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Grayson, a sign-language instructor and onetime Catholic seminarian, considers Ali a subject fraught with significance—as "the most recognizable man on earth," as "one of the greatest champions ever" and as a "symbol of the '60s." Grayson, who previously taught courses on Jesus and Houdini at the New School, feels that Ali was a logical next step. "I don't mean to sound irreverent," he says, "but certainly all three are great showmen." The course concludes with a scheduled appearance by Ali himself. That's like promising students in one of the New School's philosophy courses a guest appearance by Socrates.
HAVE SNEAKERS, WILL TRAVEL
For daily joggers who hate to miss a step, finding places to run on business trips used to pose problems. Not anymore. By staying in one of the growing number of hotels that make tracks and jogging trails available to guests, travelers can find running just as convenient—maybe even more so—than it is at home.
In some cases, guests can run right on the hotel's property. The Atlanta Hilton has its own 220-yard track, and Los Angeles' Bel Air Sands Hotel is putting a running trail on its grounds. Pittsburgh's Hyatt Regency makes life for the runner almost as easy. Guests automatically become members of an organization called the Hyatt Striders, members of which gather to work out on the outdoor quarter-mile track across the street at the Civic Arena. Similarly, guests at the Houston Oaks Hotel are allowed to use the five-laps-to-the-mile Tartan track that encircles the glass dome of the Galleria, a shopping complex next door.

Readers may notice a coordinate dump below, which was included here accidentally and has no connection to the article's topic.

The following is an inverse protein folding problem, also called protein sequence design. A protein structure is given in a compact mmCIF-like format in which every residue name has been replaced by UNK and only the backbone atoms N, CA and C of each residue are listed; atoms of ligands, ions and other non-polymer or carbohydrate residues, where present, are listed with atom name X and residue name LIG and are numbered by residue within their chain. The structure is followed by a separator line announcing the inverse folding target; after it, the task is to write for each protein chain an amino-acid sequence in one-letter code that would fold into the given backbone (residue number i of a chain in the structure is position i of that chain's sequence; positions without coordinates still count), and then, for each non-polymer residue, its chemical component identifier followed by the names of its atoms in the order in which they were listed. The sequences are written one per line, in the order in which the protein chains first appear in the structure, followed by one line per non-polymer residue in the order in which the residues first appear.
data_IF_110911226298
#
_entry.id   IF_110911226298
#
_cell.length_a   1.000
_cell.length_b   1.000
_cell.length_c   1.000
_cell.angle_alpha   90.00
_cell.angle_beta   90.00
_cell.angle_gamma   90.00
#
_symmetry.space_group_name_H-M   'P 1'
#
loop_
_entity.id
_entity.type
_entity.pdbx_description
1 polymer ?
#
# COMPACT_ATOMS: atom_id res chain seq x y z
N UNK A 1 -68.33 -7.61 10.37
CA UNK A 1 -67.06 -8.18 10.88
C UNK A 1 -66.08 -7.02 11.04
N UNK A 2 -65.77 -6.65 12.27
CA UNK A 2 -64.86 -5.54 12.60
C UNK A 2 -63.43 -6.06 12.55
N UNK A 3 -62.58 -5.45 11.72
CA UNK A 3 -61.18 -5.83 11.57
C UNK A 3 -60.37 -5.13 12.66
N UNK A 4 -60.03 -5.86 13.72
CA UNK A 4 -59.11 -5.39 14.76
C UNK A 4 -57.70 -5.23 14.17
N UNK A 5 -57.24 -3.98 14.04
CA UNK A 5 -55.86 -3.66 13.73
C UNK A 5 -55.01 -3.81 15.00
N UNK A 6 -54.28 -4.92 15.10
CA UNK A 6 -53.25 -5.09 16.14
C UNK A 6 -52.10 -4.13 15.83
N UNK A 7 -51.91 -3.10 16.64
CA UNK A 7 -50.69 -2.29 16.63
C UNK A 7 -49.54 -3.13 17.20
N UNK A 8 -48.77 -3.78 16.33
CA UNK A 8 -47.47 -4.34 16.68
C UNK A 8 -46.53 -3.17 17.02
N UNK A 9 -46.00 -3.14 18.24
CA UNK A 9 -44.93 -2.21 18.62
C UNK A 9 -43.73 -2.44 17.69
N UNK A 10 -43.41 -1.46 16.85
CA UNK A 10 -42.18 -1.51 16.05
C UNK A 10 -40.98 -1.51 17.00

Some hotels provide guests with maps showing measured runs through nearby parks and streets. The Capital Hilton in Washington suggests doing "Monumental Miles," a selection of 1.5-, three- and five-mile runs, each route passing by such landmarks as the Lincoln Memorial. The Sheraton in Boston charts a route that includes a section of the Boston Marathon course.
Also popular at hotels are "parcours." Along jogging paths, which are meant to be covered in a specified time, are exercise stations equipped with balance beams, chinning bars and the like. The Rye Town Hilton in New York's Westchester County offers a course with 18 stations. The Hyatt in Orlando has a 1.3- mile, 20-station layout, while San Francisco's Hyatt Regency has built a half-mile, nine-station course on adjacent sidewalks and parkland. Guests at a sister hotel, the Hyatt on Union Square, are encouraged to use the same course. Because of the perils of city traffic and fears that guests might get lost, they need not run to get there. They are taken the 12 blocks to the parcours at 7:15 a.m. and returned an hour later—by limousine.
GEORGIA ON EVERYBODY'S MIND
Georgia Rosenbloom, majority owner of the Los Angeles Rams, fired her stepson, Steve Rosenbloom, as the club's executive vice-president last week, escalating their unseemly family feud (SI, Aug. 13). The action by Carroll Rosenbloom's widow made Ram watchers wonder what might happen next. Will Georgia bring back former Ram Coach George Allen, whom she has been effusively praising? Will she scrap the club's proposed switch from the Los Angeles Coliseum to Anaheim Stadium? Will Steve, tapped by his father to run the Rams, sue Georgia?
The beneficiary of Steve's dismissal is his bitter rival, Don Klosterman, whom Georgia restored to his old job as the Rams' day-to-day boss. There is so much bad blood between the young Rosenbloom and Klosterman that when Steve, who is popular with Ram players, let it be known that he planned to attend a team meeting to say goodby, Klosterman canceled the meeting. An impromptu get-together between Steve and the players occurred anyway, which raises an intriguing question: Seeing as players can be fined for missing a meeting, can they also be fined for attending one?